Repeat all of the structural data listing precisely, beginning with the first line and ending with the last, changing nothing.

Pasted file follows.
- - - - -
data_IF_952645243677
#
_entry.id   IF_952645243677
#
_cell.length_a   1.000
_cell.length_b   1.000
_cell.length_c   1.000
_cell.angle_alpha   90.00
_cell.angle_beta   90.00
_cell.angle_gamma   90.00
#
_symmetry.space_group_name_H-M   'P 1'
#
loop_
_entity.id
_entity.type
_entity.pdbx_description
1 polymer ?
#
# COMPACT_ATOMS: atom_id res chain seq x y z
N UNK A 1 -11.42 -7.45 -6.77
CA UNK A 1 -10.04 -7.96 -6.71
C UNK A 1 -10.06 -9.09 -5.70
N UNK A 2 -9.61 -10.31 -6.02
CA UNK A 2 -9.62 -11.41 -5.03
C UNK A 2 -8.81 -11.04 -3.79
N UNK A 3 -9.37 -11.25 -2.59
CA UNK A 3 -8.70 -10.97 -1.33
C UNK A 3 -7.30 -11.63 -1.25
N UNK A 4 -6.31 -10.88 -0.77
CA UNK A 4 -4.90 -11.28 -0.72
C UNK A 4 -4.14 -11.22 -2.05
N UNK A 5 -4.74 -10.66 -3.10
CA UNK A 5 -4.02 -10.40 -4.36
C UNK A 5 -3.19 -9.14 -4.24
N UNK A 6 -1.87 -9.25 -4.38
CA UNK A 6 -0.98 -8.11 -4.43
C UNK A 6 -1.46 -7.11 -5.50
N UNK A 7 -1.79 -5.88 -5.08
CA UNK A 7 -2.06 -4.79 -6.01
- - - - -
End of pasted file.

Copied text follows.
data_IF_952645243677
#
_entry.id   IF_952645243677
#
_cell.length_a   1.000
_cell.length_b   1.000
_cell.length_c   1.000
_cell.angle_alpha   90.00
_cell.angle_beta   90.00
_cell.angle_gamma   90.00
#
_symmetry.space_group_name_H-M   'P 1'
#
loop_
_entity.id
_entity.type
_entity.pdbx_description
1 polymer ?
#
# COMPACT_ATOMS: atom_id res chain seq x y z
N UNK A 1 -11.42 -7.45 -6.77
CA UNK A 1 -10.04 -7.96 -6.71
C UNK A 1 -10.06 -9.09 -5.70
N UNK A 2 -9.61 -10.31 -6.02
CA UNK A 2 -9.62 -11.41 -5.03
C UNK A 2 -8.81 -11.04 -3.79
N UNK A 3 -9.37 -11.25 -2.59
CA UNK A 3 -8.70 -10.97 -1.33
C UNK A 3 -7.30 -11.63 -1.25
N UNK A 4 -6.31 -10.88 -0.77
CA UNK A 4 -4.90 -11.28 -0.72
C UNK A 4 -4.14 -11.22 -2.05
N UNK A 5 -4.74 -10.66 -3.10
CA UNK A 5 -4.02 -10.40 -4.36
C UNK A 5 -3.19 -9.14 -4.24
N UNK A 6 -1.87 -9.25 -4.38
CA UNK A 6 -0.98 -8.11 -4.43
C UNK A 6 -1.46 -7.11 -5.50
N UNK A 7 -1.79 -5.88 -5.08
CA UNK A 7 -2.06 -4.79 -6.01